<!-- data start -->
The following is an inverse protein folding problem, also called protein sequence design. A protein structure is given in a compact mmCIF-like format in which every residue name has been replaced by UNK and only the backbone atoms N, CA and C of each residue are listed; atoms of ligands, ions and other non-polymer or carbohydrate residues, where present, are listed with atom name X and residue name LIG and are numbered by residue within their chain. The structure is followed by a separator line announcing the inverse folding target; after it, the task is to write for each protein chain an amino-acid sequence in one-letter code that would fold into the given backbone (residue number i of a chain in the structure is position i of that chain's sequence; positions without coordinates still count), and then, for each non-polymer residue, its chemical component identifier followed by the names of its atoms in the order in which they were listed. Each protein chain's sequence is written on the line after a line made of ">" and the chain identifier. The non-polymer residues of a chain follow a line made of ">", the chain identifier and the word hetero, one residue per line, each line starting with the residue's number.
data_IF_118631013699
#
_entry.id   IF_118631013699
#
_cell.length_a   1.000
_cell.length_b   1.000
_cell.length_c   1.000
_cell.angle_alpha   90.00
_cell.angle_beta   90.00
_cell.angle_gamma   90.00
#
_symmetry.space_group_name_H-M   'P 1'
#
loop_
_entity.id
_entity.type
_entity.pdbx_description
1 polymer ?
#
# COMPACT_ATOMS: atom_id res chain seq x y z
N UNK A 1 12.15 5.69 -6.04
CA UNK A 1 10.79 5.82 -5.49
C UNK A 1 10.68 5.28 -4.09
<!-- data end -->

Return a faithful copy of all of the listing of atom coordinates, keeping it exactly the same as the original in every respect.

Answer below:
The following is an inverse protein folding problem, also called protein sequence design. A protein structure is given in a compact mmCIF-like format in which every residue name has been replaced by UNK and only the backbone atoms N, CA and C of each residue are listed; atoms of ligands, ions and other non-polymer or carbohydrate residues, where present, are listed with atom name X and residue name LIG and are numbered by residue within their chain. The structure is followed by a separator line announcing the inverse folding target; after it, the task is to write for each protein chain an amino-acid sequence in one-letter code that would fold into the given backbone (residue number i of a chain in the structure is position i of that chain's sequence; positions without coordinates still count), and then, for each non-polymer residue, its chemical component identifier followed by the names of its atoms in the order in which they were listed. Each protein chain's sequence is written on the line after a line made of ">" and the chain identifier. The non-polymer residues of a chain follow a line made of ">", the chain identifier and the word hetero, one residue per line, each line starting with the residue's number.
data_IF_118631013699
#
_entry.id   IF_118631013699
#
_cell.length_a   1.000
_cell.length_b   1.000
_cell.length_c   1.000
_cell.angle_alpha   90.00
_cell.angle_beta   90.00
_cell.angle_gamma   90.00
#
_symmetry.space_group_name_H-M   'P 1'
#
loop_
_entity.id
_entity.type
_entity.pdbx_description
1 polymer ?
#
# COMPACT_ATOMS: atom_id res chain seq x y z
N UNK A 1 12.15 5.69 -6.04
CA UNK A 1 10.79 5.82 -5.49
C UNK A 1 10.68 5.28 -4.09